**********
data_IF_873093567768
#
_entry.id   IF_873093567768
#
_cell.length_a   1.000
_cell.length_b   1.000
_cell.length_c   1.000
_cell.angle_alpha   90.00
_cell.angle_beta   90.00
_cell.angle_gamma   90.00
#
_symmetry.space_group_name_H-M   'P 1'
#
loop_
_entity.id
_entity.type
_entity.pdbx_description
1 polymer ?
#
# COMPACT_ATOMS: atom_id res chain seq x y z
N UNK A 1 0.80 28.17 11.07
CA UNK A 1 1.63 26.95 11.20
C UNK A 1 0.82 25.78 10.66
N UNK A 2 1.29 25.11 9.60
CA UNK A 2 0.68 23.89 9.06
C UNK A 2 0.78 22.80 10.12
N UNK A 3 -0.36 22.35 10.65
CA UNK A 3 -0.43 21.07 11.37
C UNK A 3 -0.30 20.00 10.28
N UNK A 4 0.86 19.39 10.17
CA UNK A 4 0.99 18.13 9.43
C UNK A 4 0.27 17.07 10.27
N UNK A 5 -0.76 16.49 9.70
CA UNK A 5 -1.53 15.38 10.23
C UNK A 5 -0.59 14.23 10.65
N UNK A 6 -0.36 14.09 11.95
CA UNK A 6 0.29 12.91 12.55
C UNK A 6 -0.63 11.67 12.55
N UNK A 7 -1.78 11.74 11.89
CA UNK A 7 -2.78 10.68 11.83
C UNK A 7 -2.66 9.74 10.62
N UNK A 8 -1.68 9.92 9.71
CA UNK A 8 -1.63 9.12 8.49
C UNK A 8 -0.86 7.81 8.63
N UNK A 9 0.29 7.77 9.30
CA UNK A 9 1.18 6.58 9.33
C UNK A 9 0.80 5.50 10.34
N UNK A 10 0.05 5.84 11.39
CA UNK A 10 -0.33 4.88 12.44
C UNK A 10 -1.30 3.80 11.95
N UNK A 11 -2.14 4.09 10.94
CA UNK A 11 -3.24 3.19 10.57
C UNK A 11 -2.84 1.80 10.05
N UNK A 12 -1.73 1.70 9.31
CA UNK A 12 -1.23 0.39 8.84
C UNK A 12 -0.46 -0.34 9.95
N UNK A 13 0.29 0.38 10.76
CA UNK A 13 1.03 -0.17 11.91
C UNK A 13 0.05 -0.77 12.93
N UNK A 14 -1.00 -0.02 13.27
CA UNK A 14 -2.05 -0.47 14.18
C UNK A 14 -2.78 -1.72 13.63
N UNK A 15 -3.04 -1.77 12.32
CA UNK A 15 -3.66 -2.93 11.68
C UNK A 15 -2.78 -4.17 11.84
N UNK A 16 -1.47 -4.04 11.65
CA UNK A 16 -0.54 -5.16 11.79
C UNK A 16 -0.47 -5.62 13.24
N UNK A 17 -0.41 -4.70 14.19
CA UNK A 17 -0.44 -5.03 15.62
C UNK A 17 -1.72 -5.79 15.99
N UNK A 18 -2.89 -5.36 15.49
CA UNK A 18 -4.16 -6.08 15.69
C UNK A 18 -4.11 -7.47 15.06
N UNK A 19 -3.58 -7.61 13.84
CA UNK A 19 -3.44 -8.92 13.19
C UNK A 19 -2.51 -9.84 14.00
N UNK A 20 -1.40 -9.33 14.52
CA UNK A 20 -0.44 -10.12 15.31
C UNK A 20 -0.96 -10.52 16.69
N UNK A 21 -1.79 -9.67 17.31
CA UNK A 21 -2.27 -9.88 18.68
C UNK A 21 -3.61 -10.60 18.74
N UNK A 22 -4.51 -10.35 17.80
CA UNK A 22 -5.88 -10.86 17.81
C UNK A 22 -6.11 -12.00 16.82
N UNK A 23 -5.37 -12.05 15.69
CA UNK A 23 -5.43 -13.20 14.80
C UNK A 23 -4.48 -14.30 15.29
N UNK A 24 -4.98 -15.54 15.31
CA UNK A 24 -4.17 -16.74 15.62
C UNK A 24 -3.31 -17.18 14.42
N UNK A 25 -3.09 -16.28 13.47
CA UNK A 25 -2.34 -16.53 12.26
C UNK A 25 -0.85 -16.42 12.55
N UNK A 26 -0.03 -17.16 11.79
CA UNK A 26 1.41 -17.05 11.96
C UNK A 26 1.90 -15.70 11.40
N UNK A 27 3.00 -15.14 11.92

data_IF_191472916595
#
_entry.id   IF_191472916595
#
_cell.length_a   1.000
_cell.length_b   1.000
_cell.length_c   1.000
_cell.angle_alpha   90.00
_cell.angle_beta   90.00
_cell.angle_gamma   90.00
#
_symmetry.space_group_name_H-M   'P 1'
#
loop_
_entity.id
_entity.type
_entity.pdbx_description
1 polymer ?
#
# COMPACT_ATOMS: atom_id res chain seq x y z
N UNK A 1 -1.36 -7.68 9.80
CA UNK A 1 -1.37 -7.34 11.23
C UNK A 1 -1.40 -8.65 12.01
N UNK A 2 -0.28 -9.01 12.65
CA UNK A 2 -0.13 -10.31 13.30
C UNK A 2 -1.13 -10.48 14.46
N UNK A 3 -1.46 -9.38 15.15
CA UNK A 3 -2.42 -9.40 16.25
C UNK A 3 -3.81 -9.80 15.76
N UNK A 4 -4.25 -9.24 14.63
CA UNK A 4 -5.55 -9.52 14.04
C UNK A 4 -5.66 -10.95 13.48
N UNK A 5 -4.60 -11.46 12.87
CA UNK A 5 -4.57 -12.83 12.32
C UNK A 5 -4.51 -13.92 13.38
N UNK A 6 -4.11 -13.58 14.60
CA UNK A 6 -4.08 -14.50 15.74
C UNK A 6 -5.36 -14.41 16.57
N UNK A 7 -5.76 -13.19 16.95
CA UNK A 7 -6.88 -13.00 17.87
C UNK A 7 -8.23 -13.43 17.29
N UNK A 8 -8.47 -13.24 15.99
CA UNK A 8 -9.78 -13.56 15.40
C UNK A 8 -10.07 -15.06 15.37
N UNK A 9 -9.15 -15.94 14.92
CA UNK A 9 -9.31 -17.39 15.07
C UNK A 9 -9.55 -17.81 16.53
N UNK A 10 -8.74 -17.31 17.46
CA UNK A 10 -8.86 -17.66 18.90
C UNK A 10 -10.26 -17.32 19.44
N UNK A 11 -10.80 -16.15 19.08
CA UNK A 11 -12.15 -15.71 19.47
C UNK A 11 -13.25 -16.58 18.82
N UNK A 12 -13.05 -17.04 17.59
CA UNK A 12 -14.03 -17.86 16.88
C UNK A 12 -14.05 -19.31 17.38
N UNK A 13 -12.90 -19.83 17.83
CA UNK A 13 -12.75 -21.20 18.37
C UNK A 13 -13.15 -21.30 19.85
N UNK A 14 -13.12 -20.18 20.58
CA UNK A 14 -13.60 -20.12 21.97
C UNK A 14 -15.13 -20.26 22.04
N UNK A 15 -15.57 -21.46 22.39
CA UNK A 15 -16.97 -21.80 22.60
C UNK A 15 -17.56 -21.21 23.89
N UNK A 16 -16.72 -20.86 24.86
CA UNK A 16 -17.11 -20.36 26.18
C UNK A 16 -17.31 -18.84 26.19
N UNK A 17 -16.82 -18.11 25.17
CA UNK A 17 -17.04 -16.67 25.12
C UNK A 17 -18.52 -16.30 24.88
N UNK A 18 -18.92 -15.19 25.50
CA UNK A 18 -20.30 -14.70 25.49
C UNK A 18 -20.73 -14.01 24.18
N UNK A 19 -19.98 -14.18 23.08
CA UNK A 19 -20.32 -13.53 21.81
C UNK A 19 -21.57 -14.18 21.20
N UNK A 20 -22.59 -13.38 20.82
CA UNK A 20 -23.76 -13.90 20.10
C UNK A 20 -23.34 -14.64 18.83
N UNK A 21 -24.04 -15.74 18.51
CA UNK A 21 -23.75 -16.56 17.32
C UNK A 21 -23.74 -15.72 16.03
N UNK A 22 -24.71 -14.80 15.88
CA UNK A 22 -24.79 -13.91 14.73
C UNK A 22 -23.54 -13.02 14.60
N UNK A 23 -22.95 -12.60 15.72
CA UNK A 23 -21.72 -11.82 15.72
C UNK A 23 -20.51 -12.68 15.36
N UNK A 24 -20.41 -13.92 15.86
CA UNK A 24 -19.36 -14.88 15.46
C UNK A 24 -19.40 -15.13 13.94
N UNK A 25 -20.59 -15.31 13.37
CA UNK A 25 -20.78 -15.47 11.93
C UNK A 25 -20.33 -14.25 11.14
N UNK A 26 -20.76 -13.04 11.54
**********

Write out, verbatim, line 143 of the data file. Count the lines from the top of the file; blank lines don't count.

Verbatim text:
C UNK A 8 -10.07 -15.06 15.37